Screen Shot 2019-06-18 at 9.27.28 PM.png

Let’s now save the new file we created as hello-world.py.  The py extension tells VSC that this is Python code and you’ll yield a number of benefits such as IntelliSense.  If you navigate back to the Source Control you’ll see there are uncommitted changes from the new hello-world.py file.  Let’s add the classic line of code to print Hello World.  To execute the code we’ll choose the Start Without Debugging option from the Debug context menu.

Screen Shot 2019-06-18 at 9.35.45 PM.png

The built in Python libraries will serve you well, but there are a TON of great libraries out there you’ll most certainly want to use.  Wouldn’t it be wonderful if you could have separate instances of the interpreter with specific libraries?  It comes the awesomeness of virtual environments.  Using them isn’t required but it is best practice in the Python world and will make your life a lot easier.

Creating a new virtual environment is easy.

  1. Open a new terminal in Visual Studio Code, navigate to your working directory, and create a new folder named envs.
  2. Create the new virtual environment using the command below.
    python3 -m venv ./envs

You’ll now be able select the virtual environment for use in the bottom left hand corner of VSC as seen below.

Screen Shot 2019-06-14 at 9.31.43 PM.png

After you select it, close out the terminal window and open a new one in VSC by selecting New Terminal from the Terminal context menu.  You’ll notice the source command is run to select the virtual environment.  You can now add new libraries using pip (Python’s package manager) as needed and they will be added to the virtual environment you created.

If you go back to the source control menu you’ll notice there a whole bunch of new files.  Essentially Git is trying to track all of the files within the virtual environment.  You’ll want to have Git ignore it by creating a file name .gitignore file.  Within the file we’ll add two entries, one for the ignore file and one for the virtual environment directory (and a few others if you have some hidden files like Mac’s .DS_Store).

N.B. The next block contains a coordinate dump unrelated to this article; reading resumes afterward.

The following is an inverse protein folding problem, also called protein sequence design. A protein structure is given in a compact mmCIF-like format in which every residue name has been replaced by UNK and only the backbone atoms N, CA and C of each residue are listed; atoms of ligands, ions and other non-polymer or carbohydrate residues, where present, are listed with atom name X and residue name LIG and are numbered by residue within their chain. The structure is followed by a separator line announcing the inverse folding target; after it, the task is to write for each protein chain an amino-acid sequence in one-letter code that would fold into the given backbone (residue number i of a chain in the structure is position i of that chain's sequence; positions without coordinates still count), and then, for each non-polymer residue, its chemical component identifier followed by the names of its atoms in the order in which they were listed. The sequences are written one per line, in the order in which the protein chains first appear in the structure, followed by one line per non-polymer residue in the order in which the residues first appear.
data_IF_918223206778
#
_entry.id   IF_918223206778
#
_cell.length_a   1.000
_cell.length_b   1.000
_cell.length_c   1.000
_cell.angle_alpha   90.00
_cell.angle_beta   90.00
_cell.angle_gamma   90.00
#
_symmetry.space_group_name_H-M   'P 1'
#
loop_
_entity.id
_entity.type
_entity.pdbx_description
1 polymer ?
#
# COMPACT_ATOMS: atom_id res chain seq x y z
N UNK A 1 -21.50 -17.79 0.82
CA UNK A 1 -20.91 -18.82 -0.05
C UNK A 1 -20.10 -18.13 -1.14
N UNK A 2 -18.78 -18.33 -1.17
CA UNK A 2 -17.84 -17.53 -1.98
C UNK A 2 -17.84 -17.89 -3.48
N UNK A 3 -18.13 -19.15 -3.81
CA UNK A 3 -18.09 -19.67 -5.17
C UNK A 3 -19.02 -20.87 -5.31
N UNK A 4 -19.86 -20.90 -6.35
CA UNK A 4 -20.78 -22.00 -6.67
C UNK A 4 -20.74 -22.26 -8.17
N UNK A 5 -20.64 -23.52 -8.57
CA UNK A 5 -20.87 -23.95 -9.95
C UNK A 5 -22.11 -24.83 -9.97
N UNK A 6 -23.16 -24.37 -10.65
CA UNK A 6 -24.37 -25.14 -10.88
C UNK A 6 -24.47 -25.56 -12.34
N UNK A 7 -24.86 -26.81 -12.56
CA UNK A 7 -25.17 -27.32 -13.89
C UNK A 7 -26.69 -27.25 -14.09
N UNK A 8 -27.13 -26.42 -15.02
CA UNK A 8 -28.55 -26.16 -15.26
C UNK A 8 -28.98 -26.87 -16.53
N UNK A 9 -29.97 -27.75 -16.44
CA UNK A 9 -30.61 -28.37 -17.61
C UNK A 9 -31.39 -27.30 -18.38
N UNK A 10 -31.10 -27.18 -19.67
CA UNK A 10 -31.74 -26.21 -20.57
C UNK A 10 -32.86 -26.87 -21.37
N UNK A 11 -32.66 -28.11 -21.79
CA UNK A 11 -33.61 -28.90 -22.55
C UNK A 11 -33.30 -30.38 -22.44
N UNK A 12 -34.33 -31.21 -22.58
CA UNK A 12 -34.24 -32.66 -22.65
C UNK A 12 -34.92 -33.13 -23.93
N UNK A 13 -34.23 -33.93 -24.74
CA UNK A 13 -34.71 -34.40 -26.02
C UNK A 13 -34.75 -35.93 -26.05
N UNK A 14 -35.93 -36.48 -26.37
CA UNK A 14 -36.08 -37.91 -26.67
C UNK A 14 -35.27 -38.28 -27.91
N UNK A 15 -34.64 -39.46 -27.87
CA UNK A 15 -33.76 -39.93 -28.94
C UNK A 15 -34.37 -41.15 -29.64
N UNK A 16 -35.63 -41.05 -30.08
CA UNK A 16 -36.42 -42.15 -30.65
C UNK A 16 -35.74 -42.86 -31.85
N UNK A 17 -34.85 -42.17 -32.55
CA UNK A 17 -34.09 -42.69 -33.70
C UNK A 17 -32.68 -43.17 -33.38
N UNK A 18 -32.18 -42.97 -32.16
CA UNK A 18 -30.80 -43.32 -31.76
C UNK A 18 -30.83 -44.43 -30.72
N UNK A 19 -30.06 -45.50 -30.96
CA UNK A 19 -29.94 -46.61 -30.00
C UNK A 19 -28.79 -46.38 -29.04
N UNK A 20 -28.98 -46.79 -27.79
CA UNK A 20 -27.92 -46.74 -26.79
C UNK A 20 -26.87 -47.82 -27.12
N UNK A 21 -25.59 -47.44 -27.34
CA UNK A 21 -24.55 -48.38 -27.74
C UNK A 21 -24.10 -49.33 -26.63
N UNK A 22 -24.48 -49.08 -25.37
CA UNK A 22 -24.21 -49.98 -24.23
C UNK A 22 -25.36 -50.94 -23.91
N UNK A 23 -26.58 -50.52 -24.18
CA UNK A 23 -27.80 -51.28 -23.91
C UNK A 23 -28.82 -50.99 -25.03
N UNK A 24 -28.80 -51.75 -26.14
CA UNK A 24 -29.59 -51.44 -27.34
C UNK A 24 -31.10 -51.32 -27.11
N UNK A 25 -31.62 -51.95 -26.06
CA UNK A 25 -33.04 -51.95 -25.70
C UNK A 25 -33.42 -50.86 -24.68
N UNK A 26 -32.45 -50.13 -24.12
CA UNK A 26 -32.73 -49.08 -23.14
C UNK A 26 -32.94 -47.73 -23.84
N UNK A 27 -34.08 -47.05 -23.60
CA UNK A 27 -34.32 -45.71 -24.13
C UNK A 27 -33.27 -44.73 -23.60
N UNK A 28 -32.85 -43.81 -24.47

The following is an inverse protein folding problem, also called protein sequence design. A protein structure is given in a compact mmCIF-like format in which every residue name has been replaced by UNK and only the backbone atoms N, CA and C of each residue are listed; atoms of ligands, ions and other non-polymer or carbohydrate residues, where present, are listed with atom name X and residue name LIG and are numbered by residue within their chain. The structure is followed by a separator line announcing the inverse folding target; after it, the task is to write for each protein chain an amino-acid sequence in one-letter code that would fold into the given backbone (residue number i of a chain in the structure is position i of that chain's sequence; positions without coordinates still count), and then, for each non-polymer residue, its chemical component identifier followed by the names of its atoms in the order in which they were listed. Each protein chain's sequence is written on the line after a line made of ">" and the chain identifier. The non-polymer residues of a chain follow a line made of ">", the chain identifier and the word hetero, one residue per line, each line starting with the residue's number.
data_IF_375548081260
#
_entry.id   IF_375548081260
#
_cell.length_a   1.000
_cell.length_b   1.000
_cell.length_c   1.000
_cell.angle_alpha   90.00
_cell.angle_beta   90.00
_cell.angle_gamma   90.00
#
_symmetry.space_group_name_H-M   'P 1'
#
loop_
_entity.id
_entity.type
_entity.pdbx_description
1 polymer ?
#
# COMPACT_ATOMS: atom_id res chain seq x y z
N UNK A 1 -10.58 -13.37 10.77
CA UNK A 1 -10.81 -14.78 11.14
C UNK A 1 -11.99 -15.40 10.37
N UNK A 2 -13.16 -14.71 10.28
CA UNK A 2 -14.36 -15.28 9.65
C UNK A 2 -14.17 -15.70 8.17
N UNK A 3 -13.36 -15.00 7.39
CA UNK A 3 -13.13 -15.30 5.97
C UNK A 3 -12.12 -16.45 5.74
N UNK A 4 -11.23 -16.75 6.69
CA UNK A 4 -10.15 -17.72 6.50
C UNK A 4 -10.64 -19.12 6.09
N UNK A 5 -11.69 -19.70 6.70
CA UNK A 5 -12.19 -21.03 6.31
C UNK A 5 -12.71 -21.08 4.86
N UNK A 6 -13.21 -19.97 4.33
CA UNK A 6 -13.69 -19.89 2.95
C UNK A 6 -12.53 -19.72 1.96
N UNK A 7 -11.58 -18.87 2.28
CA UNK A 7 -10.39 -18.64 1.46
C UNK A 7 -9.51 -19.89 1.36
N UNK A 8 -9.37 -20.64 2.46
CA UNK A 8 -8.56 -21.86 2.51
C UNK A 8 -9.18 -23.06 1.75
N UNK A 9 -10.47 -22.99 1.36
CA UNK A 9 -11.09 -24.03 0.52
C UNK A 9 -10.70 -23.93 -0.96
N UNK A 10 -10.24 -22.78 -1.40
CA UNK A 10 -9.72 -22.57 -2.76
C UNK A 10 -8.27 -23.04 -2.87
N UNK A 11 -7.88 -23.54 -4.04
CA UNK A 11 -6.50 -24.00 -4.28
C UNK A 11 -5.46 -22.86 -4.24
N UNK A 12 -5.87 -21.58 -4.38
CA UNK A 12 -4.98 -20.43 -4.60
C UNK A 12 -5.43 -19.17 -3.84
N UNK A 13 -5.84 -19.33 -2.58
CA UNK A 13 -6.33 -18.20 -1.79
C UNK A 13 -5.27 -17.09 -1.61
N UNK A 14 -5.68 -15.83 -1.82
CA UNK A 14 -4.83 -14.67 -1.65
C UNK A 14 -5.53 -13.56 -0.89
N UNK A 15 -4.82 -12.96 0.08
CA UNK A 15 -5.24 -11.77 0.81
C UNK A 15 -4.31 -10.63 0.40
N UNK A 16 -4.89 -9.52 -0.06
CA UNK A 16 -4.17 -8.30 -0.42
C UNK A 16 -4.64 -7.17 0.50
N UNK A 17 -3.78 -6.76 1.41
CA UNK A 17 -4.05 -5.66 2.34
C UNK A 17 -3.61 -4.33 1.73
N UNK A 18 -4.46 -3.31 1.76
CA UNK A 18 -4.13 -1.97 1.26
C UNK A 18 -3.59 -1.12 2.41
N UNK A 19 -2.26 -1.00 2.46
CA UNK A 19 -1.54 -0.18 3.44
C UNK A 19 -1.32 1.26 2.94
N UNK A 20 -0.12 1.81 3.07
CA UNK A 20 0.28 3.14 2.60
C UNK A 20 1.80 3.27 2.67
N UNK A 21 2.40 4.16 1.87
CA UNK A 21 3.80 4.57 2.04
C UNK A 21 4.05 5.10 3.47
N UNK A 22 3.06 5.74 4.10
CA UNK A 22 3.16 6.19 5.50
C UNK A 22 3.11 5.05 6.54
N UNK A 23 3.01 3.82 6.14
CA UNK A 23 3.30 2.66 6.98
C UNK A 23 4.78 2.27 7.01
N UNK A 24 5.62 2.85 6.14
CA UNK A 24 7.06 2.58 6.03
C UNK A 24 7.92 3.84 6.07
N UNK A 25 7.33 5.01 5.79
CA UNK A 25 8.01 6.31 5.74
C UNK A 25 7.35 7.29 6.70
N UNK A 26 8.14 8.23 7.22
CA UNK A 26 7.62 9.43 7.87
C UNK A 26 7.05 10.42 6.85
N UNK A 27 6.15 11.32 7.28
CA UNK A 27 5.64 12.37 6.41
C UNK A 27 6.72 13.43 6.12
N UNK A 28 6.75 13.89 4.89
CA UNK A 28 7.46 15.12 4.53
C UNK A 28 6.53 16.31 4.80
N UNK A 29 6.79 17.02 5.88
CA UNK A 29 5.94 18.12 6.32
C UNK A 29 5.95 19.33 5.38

Screen Shot 2019-06-18 at 10.21.13 PM

Let’s now commit the new file hello-world.py to the local repository.  Accompanying the changes, you’ll also add a message about what has changed in the code.  There is a whole art around good commit messages which you can research on the web.  Most of my stuff is done solo, so it’s simple short messages to remind me of what I’ve done.   You can make your Git workflows more sophisticated as outlined here, but for very basic development purposes a straight commit to the master works.

Now that we have the changes committed to our local repository, let’s push them up to a new remote repository in Github.  First you’ll want to create an empty repository.  To add data to the repo, you’ll need to authenticate.  I’ve added two-factor authentication to my Github account, which it doesn’t look like Visual Studio Code supports at this time.  To work around the limitation you can create personal access tokens.  Not a great solution, but it will suffice as long as you practice good key management and create the tokens with a limited authorization scope and limit their lifetime.

Once your repository is set and you’ve created your access token, you can push to the remote repository.  In Visual Studio Code run Command+Shift+P to open the command pallet and find Git: Add Remote command to add the repository.  Provide a name (I simply used origin, seems like the common name) as the name and provide the URL of your repository.  You’ll then be prompted to authentication.  Provide your Github username and the personal access token for the password.   Your changes will be pushed to the repository.

There you have it folks!  I’m sure there are better ways to orchestrate this process, but this is what’s working for me.  If you have alternative methods and shortcuts, I’d love to hear about them.

Have a great week!